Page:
However, its domestic developments will be the key to improving conditions. The government will push ahead with major projects such as the housing initiative, the economic zones, and attracting knowledge-intensive investments that require high-skilled labour and vocational programmes in the hope of creating more jobs and helping to counteract the impact of higher living costs, while at the same time hoping that global developments do not make its job even harder.

The Free Trade Agreement with the United States that went into effect in December 2001 will phase out duties on nearly all goods and services by 2010. The agreement also provides for more open markets in communications, construction, finance, health, transportation, and services, as well as strict application of international standards for the protection of intellectual property. In 1996, Jordan and the United States signed a civil aviation agreement that provides for open skies between the two countries, and a U.S.-Jordan treaty for the protection and encouragement of bilateral investment entered into force in 2003. Jordan has been a member of the World Trade Organization since 2000.

Many Iraqi and Palestinian businesses maintain important offices in Jordan. Due to the instability in these two regions, many Iraqis and Palestinians work out of Jordan. With Jordan becoming known as the gateway to Iraq and the Palestinian territories and for its free trade policies, Amman and the Kingdom of Jordan as a whole has the potential to monopolize business and trade in the Levant.

In the 2000 Competitive Industrial Performance Index, Jordan ranked as the third most industrialized economy in the Middle East and North Africa, behind Turkey and Kuwait. Jordan was in the upper bracket of nations scored by the CIP index.

In the 2009 Global Trade Enabling Report, Jordan ranked 4th in the Arab World behind the UAE, Bahrain, and Qatar. The report analyzes the country's market access, the country's transport and communications infrastructure, border administration, and the business environment of the country Textile and clothing exports from Jordan to the United States shot up 2,000 percent from 2000 to 2005, following introduction of the FTA. According to the National Labor Committee, a U.S.-based NGO, Jordan has experienced sharp increases in sweatshop conditions in its export-oriented manufacturing sector.

The proportion of skilled workers in Jordan is among the highest in the region. The services sector dominates the Jordanian economy. Tourism is a rapidly growing industry in Jordan with revenues over one billion. Industries such as pharmaceuticals are emerging as very profitable products in Jordan. The Real Estate economy and construction sectors continue to flourish with mass amounts of investments pouring in from the Persian Gulf and Europe. Foreign Direct Investment is in the billions. The stock market capitalization of Jordan is worth nearly $40 billion.

Jordan is classified by the World Bank as a "lower middle income country." The per-capita GDP was approximately USD $5,100 for 2007 and 14.5% of the economically active population, on average, was unemployed in 2003. Education and literacy rates and measures of social well-being are very high compared to other countries with similar incomes. Jordan's population growth rate is high, but has declined in recent years, to approximately 2.8% currently. One of the most important factors in the government’s efforts to improve the well-being of its citizens is the macroeconomic stability that has been achieved since the 1990s. However, unemployment rates remain high, with the official figure standing at 12.5%, and the unofficial around 30%. Rates of price inflation are low, at 2.3% in 2003, and the currency has been stable with an exchange rate fixed to the U.S. dollar since 1995.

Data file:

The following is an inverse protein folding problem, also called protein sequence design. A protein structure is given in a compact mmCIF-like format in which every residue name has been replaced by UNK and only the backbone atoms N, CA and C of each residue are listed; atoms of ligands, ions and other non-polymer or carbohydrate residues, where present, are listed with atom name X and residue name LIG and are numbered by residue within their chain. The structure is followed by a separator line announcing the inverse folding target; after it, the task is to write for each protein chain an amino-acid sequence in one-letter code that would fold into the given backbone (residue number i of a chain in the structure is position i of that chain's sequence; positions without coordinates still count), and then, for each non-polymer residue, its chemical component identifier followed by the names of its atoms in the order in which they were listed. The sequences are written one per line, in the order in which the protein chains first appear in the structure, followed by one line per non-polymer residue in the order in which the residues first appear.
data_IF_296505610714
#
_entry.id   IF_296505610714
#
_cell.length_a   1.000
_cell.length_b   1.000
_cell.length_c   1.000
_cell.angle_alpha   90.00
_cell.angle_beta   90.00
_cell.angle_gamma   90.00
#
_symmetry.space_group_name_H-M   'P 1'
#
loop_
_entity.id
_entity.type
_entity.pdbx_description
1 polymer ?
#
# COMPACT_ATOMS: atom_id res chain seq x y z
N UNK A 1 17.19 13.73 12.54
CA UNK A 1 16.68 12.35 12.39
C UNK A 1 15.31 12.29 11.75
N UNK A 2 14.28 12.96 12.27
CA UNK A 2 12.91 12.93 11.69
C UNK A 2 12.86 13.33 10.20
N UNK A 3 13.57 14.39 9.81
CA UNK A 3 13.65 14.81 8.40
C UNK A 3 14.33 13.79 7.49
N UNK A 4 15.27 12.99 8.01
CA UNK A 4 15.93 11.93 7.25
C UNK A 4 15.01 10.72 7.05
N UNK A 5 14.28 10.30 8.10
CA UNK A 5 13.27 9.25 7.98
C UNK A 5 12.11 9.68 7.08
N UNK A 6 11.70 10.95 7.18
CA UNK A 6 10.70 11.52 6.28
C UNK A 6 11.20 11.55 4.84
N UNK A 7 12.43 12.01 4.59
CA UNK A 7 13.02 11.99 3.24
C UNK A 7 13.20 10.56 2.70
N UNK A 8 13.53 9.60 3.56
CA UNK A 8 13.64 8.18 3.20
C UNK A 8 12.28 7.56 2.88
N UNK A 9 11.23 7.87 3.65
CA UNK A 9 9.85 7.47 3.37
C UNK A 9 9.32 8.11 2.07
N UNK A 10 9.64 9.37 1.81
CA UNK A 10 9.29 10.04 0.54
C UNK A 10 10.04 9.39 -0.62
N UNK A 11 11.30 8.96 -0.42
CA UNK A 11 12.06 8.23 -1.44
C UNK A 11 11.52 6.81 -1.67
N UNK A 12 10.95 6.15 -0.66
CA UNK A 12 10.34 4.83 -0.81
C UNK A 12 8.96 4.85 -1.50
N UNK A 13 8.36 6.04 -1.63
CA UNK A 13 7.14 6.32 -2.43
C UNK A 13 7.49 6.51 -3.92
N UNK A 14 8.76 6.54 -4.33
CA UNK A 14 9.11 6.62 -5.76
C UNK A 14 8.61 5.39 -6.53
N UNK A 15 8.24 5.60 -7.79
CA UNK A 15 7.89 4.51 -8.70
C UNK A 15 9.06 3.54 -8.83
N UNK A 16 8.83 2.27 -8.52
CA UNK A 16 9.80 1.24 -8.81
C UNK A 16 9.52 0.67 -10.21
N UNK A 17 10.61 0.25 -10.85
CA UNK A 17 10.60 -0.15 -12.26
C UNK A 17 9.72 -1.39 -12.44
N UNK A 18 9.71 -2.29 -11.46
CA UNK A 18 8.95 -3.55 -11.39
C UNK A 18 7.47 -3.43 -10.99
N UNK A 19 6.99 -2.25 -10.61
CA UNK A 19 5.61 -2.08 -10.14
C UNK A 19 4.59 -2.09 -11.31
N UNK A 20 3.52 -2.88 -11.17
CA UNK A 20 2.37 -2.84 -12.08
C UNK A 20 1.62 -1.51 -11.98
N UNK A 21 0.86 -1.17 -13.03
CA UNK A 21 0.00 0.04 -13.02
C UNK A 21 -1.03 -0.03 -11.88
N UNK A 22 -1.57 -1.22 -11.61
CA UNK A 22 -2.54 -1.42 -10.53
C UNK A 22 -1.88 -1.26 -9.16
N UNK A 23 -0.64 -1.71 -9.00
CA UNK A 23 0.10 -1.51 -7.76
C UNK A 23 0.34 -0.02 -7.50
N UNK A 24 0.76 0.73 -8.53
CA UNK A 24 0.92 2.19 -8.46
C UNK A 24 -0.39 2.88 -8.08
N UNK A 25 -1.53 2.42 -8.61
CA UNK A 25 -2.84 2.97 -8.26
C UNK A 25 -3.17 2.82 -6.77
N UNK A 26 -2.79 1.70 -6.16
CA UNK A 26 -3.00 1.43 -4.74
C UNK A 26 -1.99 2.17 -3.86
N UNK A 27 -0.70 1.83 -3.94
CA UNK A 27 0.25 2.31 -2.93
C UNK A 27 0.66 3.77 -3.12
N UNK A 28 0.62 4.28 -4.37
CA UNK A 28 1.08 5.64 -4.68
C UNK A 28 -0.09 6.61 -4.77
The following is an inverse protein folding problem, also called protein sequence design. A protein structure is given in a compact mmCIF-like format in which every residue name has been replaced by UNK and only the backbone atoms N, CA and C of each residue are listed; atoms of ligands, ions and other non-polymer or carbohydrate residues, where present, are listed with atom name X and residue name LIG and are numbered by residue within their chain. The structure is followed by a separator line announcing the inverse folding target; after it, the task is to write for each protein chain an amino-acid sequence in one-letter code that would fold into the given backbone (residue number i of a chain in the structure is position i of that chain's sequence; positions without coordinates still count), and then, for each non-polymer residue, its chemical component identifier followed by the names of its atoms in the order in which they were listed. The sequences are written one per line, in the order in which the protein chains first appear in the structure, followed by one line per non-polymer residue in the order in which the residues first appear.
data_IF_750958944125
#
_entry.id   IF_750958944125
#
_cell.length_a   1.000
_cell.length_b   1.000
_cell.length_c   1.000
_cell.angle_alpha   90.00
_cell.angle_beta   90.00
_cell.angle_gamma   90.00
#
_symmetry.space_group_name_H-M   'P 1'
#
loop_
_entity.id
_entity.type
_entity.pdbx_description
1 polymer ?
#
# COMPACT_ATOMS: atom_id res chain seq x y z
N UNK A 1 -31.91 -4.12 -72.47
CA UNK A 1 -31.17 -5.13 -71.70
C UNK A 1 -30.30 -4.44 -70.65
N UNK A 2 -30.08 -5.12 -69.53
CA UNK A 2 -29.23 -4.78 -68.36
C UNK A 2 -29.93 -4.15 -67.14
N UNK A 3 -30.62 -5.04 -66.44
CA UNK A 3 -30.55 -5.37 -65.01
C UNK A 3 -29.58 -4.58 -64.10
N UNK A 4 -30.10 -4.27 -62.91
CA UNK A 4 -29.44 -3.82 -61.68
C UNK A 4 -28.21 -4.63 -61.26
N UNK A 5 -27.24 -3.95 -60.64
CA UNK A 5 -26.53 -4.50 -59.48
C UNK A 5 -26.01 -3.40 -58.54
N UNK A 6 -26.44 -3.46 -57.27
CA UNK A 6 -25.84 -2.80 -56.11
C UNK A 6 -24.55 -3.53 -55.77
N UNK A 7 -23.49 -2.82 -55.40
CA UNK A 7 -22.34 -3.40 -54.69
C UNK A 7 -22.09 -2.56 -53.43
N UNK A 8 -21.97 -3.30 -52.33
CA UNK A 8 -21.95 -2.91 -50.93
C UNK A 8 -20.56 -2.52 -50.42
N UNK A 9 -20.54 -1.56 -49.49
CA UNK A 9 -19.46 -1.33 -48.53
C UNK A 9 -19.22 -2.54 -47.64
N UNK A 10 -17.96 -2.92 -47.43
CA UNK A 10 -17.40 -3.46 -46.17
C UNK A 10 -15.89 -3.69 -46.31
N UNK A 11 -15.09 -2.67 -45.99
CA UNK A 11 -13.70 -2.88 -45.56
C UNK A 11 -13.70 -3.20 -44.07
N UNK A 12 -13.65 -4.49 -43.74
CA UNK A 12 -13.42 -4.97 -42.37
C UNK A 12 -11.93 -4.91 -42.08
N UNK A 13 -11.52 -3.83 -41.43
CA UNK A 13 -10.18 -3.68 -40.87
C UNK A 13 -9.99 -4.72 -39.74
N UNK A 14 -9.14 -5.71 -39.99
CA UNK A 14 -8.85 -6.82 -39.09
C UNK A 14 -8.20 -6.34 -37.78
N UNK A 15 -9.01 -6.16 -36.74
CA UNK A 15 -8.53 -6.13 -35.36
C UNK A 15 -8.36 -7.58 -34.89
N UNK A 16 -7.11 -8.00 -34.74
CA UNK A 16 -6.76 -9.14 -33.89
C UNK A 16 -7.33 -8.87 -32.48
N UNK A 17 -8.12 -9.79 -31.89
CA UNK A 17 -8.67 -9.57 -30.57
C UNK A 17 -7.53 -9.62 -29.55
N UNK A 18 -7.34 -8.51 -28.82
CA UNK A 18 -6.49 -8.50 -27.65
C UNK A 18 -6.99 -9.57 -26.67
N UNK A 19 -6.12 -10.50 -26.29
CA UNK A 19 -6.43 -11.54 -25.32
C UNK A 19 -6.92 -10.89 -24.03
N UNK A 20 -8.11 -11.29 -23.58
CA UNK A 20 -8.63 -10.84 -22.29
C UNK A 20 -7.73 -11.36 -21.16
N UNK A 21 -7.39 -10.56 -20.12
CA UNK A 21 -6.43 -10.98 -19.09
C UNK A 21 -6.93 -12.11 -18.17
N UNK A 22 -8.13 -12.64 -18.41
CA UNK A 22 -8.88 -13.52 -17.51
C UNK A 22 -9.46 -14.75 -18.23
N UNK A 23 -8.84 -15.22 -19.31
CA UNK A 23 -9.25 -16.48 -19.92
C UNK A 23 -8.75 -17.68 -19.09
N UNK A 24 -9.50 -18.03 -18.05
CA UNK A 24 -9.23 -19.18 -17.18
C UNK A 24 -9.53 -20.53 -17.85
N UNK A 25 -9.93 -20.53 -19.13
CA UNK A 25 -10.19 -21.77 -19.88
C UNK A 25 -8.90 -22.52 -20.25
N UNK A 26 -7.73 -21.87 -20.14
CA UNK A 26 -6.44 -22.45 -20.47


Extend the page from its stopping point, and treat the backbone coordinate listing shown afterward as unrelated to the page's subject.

By 2003 onwards following the invasion and occupation of Iraq, Jordan lost its vital oil grants provided by the regime of Saddam Hussein. This, combined with soaring world oil prices resulted in an acceleration of inflation and further pressures a gradual undermining of real income. So far the government of Jordan has not found means to reduce dependence on oil.

While pursuing economic reform and increased trade, Jordan's economy will continue to be vulnerable to external shocks and regional unrest. Without calm in the region, economic growth seems destined to stay below potential. On the positive side, however, there is huge potential in the solar energy falling on Jordan's deserts, not only for the generation of pollution-free electricity but also for such spin-offs as desalination of sea water.

Jordan is pinning its hopes on tourism, future uranium and oil shale exports, trade, and ICT for future economic growth.

Travel Quotes:

We travel, some of us forever, to seek other states, other lives, other souls. Anais Nin

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Jordan Travel Informations and Jordan Travel Guide
Jordan History: Modern Jordan
Jordan Geography - Jordan Climate - Jordan Administrative Divisions
Jordan Demographics - Jordan Ethnic Groups - Jordan Religion - Jordan Language - Jordan Immigration
Jordan Politics: Jordan Constitution - Jordan Legal System & Legislation
Kings Jordan & Political events
- Jordan Parliament: Term - Jordan Political Parties - Jordan Human Rights
Jordan Economy: Brain Drain and Brain Gain - Jordan Natural Resources: Natural gas - Oil shale - Phosphate - Uranium
Jordan Transportation - Jordan Currency & Exchange Rates - Jordan Tourism: Nature Reserves
Influence of the Southwest Asian conflict - Jordan Foreign Relations - Jordan Military: Army - Navy - Air Force
Peacekeeping Abroad - Jordan Defense Industry - Jordan Police - Jordan Culture - Jordan Health
Jordan Language - Jordan Quality of liife - Jordan Globalization
Jordan Education: Jordan School Education - Jordan Higher Education

Jordan Tourist Attractions: Amman - Agaba - Ajloun - Azrak Wetland Reserve - Baptism Site - Beida - Dana Nature Reserve
Dead Sea
- Desert Castle - Jerash - Kerak - Madaba - Ma'in - Al Mujib Nature Reserve - Mukawer - Mount Nebo - Pella
Petra - Shaumari Wildlife Reserve - Shobak - Um El Jimal - Um Qais - Um Rassas - Wadi Rum

Arab Cuisines, Arabic Names, Baghdad, Bahrain, Camels, Iraq, Israel, Jordan, Kuwait, Lebanon, Oman
Palestine, Qatar, Saudi Arabia, Syria, Turkey, United Arab Emirates, Yemen